A divorce in New York is also referred to as a Matrimonial Action. The spouse bringing the action is known as the plaintiff, and the other spouse is known as the defendant. 

Residency Requirement:

To file for divorce (or annulment or legal separation) in New York the following requirements must be met:

  • The couple was married in the state, either spouse is a New York resident when the action is filed, and has been residing in the state for at least one year before filing;
  • The parties have resided in New York as husband and wife and either party is a New York resident when the action is commenced and has been a resident for at least one year before filing;
  • The grounds occurred in the state and either party has been a New York resident for at least one year before filing; or
  • Either party has been a New York resident for at least two years prior to filing the action.


A New York State Supreme Court is the only type of court that handles divorce cases and a Supreme Court judge is the only person who can legally grant a divorce. To initiate a divorce action, the Plaintiff, spouse initiating a divorce action, will need to buy an Index Number at the County Clerk's office and file a Summons with Notice or a Summons and Verified Complaint in the Supreme Court in the county where either spouse lives. 

Copies of the paperwork must be served on the Defendant, other spouse, to give notice that the Plaintiff has started a divorce action.

An Index Number is a unique number assigned by the County Clerk's office to every action or proceeding commenced within the New York State Supreme Court.


There are special proceedings to dissolve a marriage on the ground of absence if the petitioner is a resident of New York and has been so for one year immediately preceding the commencement of the special proceeding; the matrimonial domicile at the time of the disappearance of the absent spouse was within the state; and the absent spouse has been gone for five successive years without giving any indication to his/her spouse that he/she is still alive.

Spouse's Name:

In a divorce action, the final judgment shall contain a provision that each party may resume the use of his/her pre-marriage surname or any other former surname. 


Legal Grounds for Divorce

New York was the last state to allow for no-fault divorce grounds. Prior to the new law for no-fault divorce which took effect in October, 2010, the only way to obtain a divorce without proving fault was to first live apart for a year and agree to settlement terms.

The statutory grounds for divorce in New York are now as follows:
If a couple wants use to grounds that the marriage is irretrievably broken, one spouse must make this claim under oath. In addition, to receive a divorce decree under these grounds, the couple must reach an agreement regarding distribution of marital property and debt, spousal support, child support, custody and visitation, and payment of related fees and expenses, or the court must make determinations regarding these issues and they must be incorporated into the judgment of divorce.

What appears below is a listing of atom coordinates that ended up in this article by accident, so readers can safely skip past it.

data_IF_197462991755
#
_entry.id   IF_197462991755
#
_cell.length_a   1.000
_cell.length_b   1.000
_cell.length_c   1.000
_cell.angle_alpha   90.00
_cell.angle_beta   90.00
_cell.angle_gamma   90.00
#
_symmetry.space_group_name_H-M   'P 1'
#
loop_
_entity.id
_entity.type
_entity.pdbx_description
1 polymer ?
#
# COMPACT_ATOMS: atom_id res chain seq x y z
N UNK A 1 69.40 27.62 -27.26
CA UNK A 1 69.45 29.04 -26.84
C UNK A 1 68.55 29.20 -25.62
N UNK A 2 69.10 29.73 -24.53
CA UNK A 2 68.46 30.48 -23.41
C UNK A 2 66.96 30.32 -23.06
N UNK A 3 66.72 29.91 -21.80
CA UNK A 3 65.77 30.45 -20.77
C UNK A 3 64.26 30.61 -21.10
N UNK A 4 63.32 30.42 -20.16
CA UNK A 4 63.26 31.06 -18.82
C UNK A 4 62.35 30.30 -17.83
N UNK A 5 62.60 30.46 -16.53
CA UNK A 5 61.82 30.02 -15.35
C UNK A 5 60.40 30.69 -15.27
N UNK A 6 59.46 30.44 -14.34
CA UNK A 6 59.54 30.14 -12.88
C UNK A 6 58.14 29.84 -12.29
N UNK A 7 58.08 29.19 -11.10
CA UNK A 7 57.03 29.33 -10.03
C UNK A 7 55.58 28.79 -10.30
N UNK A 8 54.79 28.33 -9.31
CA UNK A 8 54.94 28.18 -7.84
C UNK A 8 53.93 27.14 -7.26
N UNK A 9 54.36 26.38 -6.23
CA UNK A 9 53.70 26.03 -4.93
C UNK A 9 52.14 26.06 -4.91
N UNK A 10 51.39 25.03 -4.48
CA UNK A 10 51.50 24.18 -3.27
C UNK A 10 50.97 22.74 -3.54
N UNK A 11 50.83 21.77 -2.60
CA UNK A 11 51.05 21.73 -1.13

In order to obtain a divorce under grounds of adultery, the following must be true:

  • The other spouse did not procure the adultery or connive with the adulterant when the adultery was committed;
  • The plaintiff has not forgiven the adulterant, which can be shown by the plaintiff voluntarily cohabitating with the adulterant with knowledge of the adultery;
  • No more than five years have passed since the discovery of the adultery;
  • The plaintiff has not committed adultery.

Either party has the right to trial by jury on the issues of the grounds for granting the divorce. 


Annulment, Declaring a Marriage Void

An annulment establishes that a marriage is not legally valid. The following situations are grounds for annulment.

  • Bigamy;
  • One of the spouses was under the age of consent;
  • One of the spouses is unable to understand the nature, effect and consequences of marriage due to mental incapacity;
  • Physical incapacity;
  • Consent to the marriage was the result of force, duress, or fraud; or
  • After marriage, either spouse becomes incurably insane for at least five years.

In an action to annul a marriage, there is a right to trial by jury of all the issues of fact, unless the action is founded on the grounds of physical incapacity. Proof of any of the alleged grounds must be provided to the court to obtain an annulment.

Property Division

New York is an equitable distribution state. Marital property shall be divided in a fair and equitable fashion. If the spouses cannot reach an agreement on property division and debt and doesn't have a prenuptial agreement regarding these issues, the court will make the determination. 

Ownership of separate property shall remain the same. Marital property will be distributed equitably with consideration of the following criteria:

  • The income and property of each party at the time of the marriage, and at the time of the commencement of the action;
  • The duration of the marriage and the age and health of both parties;
  • The need of a custodial parent to occupy or own the marital residence and to use or own its household effects;
  • The loss of inheritance and pension rights upon dissolution of the marriage as of the date of dissolution;
  • Any award of maintenance;